Abstract 11574: Ventricular Arrhythmia Ablation Lesions in Children and Adolescents: Acute Magnetic Resonance Imaging With Outcome Correlation
Introduction: Catheter ablation for arrhythmias is not always 100% effective when using current techniques. Failure of ablation may be secondary to inadequate lesion development. Peri-procedural visualization of ablation lesions may identify inadequate lesions or gaps to guide further ablation and reduce risk of arrhythmia recurrence.
Methods: This pilot feasibility study assessed acute post-procedure ablation lesions by MRI, and correlated these findings with clinical outcomes. Six patients who underwent ventricular tachycardia ablation were transferred immediately post-ablation to a 1.5T MRI scanner for imaging. Late gadolinium enhancement (LGE) imaging was performed using a novel motion-corrected, phase sensitive inversion recovery sequence while free breathing. Immediate and short term arrhythmia recurrences were assessed.
Results: Patient characteristics include median age 14.5 yrs (11 - 17 yrs), median weight 59 kg (43 - 81kg), normal cardiac anatomy (n = 4), anomalous coronary artery post repair (n = 1), and cardiac rhabdomyomas (n = 1). All patients underwent radiofrequency catheter ablation of ventricular arrhythmia with acute procedural success. LGE was identified at the reported ablation site in 5/6 patients, and not seen in 1 patient. The 5 patients with identifiable lesions were arrhythmia- and symptom-free at follow-up, ranging 1-6 months. The 1 patient in whom a lesion could not be identified had recurrence of frequent premature ventricular contractions within 2 hours post-procedure, confirmed on Holter monitoring 1 month later.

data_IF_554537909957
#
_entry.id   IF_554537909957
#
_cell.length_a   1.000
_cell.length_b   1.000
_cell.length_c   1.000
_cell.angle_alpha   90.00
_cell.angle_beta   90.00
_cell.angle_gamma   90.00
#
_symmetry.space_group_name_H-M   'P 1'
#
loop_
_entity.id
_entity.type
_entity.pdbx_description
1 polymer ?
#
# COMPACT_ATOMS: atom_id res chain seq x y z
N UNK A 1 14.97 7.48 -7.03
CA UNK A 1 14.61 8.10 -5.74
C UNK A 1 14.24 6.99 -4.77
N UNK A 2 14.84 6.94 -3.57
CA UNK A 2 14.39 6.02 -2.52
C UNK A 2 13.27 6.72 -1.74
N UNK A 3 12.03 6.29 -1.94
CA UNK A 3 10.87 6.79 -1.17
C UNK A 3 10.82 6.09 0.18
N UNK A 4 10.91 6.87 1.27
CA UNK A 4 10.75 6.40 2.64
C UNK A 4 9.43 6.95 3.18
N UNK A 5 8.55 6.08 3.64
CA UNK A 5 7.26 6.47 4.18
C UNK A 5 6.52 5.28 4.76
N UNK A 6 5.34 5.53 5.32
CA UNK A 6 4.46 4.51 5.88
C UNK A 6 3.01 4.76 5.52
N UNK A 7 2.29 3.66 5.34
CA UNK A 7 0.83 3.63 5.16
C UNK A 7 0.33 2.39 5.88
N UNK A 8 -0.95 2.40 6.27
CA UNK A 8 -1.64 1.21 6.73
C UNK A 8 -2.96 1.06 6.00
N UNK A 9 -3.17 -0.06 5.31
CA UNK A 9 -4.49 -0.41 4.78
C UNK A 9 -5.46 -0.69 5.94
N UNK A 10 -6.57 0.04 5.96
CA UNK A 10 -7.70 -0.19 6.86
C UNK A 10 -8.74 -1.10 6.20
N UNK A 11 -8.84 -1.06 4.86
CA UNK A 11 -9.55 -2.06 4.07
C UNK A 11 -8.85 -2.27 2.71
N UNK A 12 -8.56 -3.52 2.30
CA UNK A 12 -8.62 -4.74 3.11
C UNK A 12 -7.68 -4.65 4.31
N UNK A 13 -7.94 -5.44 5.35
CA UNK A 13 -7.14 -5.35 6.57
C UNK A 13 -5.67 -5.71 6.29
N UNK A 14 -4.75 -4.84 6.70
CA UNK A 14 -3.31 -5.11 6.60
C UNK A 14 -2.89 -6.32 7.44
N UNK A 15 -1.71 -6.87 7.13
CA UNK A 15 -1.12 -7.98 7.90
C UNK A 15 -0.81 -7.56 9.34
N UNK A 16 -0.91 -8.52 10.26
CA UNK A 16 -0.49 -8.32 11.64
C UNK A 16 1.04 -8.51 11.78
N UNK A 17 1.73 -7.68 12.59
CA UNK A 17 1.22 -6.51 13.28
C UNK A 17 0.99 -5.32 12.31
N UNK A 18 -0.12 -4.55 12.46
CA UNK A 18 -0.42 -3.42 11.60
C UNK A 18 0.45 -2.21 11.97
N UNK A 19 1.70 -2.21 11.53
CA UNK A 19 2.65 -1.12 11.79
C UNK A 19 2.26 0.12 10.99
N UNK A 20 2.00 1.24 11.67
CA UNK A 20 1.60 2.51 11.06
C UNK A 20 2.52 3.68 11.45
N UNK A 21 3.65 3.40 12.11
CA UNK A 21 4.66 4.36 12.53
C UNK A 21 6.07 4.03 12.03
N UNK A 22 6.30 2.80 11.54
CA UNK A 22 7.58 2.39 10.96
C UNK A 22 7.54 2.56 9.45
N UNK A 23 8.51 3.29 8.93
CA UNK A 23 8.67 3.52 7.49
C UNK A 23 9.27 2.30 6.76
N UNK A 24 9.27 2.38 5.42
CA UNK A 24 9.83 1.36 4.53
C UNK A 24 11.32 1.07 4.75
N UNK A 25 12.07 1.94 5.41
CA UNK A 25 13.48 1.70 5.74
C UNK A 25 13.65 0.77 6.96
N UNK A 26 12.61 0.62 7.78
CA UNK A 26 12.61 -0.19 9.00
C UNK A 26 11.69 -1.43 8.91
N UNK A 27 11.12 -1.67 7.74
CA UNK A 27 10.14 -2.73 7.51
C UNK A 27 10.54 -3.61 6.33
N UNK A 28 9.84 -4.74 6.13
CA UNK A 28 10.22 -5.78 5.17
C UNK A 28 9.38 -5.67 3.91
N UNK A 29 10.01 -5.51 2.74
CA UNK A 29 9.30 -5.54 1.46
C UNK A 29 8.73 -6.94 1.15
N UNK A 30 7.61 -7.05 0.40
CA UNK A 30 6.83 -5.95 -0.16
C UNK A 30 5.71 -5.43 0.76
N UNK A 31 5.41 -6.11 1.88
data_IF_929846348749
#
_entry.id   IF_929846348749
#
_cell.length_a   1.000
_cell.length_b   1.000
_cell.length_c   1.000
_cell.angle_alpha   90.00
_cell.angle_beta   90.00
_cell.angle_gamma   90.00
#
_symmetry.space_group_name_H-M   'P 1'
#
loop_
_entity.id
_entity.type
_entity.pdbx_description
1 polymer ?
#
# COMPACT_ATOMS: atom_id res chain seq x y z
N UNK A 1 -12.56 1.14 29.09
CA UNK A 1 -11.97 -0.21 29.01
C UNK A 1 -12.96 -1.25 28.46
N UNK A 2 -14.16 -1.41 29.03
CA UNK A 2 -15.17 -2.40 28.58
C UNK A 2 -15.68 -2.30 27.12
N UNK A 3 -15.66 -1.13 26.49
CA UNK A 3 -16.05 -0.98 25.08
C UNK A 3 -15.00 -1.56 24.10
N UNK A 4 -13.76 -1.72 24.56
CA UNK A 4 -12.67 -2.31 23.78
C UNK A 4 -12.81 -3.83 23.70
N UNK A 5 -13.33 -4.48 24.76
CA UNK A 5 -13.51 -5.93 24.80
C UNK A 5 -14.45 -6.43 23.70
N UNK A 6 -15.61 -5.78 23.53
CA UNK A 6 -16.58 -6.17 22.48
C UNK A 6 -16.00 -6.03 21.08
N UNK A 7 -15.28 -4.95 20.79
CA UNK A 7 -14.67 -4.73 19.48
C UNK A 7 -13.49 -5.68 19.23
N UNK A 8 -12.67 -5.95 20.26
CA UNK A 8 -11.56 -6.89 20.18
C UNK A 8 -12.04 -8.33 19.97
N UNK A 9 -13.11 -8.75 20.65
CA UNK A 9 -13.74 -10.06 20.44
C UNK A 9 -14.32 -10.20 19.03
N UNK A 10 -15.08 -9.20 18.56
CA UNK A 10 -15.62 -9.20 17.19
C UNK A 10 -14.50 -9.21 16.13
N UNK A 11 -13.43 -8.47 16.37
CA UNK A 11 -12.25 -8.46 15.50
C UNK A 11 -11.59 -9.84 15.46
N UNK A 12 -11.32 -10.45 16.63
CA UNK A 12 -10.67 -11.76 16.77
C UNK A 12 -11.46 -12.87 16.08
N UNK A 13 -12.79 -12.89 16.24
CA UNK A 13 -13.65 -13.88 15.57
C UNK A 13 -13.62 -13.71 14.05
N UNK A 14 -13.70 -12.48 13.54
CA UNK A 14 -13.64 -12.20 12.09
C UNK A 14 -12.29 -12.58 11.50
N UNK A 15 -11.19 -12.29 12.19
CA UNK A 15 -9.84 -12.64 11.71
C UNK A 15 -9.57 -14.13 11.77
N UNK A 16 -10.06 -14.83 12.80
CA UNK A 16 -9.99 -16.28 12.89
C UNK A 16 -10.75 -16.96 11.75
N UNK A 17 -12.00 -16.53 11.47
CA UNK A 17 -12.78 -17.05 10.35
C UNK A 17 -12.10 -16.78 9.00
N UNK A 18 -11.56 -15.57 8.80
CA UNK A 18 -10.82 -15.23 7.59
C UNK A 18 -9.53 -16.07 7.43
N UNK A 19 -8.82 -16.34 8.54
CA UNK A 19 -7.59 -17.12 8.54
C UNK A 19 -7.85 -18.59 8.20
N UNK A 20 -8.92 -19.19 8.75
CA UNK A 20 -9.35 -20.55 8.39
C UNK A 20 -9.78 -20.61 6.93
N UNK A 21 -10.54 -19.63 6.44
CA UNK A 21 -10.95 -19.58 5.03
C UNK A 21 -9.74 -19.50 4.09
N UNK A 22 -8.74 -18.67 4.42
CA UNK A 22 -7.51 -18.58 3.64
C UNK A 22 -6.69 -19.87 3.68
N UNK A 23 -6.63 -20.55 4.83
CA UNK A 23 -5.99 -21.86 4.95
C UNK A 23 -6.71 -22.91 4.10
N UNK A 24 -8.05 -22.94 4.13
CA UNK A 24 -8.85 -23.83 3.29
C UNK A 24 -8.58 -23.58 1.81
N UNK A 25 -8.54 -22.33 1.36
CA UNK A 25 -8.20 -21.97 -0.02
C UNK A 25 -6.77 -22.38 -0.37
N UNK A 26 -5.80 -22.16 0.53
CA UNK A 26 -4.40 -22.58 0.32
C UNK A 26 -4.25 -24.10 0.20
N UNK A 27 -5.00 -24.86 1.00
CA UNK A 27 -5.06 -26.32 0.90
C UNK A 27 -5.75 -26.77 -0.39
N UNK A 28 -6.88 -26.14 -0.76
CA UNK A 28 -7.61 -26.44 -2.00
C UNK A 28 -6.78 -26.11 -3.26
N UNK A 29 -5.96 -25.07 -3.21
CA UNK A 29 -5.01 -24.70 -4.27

Conclusions: Ventricular ablation lesion visibility by MRI in the acute post-procedure setting is feasible, and lesions identifiable with MRI may correlate with clinical outcomes. MRI identification of gaps or inadequate lesions may provide the unique temporal opportunity for additional ablation therapy to decrease arrhythmia recurrence.
Author Disclosures: E.K. Grant: None. C.I. Berul: None. R.R. Cross: None. J.P. Moak: None. K.S. Hamann: None. K.J. O'Brien: None. M. Hansen: None. P. Kellman: None. K. Ratnayaka: Other Research Support; Modest; Siemens Medical Solutions USA, Inc. L.J. Olivieri: None.
- © 2015 by American Heart Association, Inc.